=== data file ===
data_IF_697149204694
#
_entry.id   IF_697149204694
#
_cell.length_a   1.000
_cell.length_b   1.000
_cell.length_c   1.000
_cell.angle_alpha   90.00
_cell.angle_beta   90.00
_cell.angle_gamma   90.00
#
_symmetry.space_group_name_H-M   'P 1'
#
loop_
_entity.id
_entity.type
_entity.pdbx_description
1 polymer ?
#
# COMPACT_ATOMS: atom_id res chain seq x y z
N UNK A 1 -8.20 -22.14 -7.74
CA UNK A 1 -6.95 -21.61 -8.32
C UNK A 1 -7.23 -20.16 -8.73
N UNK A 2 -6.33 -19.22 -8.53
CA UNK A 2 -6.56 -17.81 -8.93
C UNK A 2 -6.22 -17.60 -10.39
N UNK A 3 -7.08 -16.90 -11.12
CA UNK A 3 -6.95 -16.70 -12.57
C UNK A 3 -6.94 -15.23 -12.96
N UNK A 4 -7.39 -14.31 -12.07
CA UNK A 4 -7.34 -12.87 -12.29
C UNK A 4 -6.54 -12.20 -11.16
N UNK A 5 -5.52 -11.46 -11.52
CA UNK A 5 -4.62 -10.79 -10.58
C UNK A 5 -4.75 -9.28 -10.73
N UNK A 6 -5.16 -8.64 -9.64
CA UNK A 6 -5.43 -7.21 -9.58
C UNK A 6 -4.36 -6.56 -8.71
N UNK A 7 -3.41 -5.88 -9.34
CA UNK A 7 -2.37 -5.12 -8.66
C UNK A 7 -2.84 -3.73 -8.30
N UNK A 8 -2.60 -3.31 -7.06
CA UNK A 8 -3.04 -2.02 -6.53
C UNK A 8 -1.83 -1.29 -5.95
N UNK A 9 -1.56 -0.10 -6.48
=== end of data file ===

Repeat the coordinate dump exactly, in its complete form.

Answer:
data_IF_697149204694
#
_entry.id   IF_697149204694
#
_cell.length_a   1.000
_cell.length_b   1.000
_cell.length_c   1.000
_cell.angle_alpha   90.00
_cell.angle_beta   90.00
_cell.angle_gamma   90.00
#
_symmetry.space_group_name_H-M   'P 1'
#
loop_
_entity.id
_entity.type
_entity.pdbx_description
1 polymer ?
#
# COMPACT_ATOMS: atom_id res chain seq x y z
N UNK A 1 -8.20 -22.14 -7.74
CA UNK A 1 -6.95 -21.61 -8.32
C UNK A 1 -7.23 -20.16 -8.73
N UNK A 2 -6.33 -19.22 -8.53
CA UNK A 2 -6.56 -17.81 -8.93
C UNK A 2 -6.22 -17.60 -10.39
N UNK A 3 -7.08 -16.90 -11.12
CA UNK A 3 -6.95 -16.70 -12.57
C UNK A 3 -6.94 -15.23 -12.96
N UNK A 4 -7.39 -14.31 -12.07
CA UNK A 4 -7.34 -12.87 -12.29
C UNK A 4 -6.54 -12.20 -11.16
N UNK A 5 -5.52 -11.46 -11.52
CA UNK A 5 -4.62 -10.79 -10.58
C UNK A 5 -4.75 -9.28 -10.73
N UNK A 6 -5.16 -8.64 -9.64
CA UNK A 6 -5.43 -7.21 -9.58
C UNK A 6 -4.36 -6.56 -8.71
N UNK A 7 -3.41 -5.88 -9.34
CA UNK A 7 -2.37 -5.12 -8.66
C UNK A 7 -2.84 -3.73 -8.30
N UNK A 8 -2.60 -3.31 -7.06
CA UNK A 8 -3.04 -2.02 -6.53
C UNK A 8 -1.83 -1.29 -5.95
N UNK A 9 -1.56 -0.10 -6.48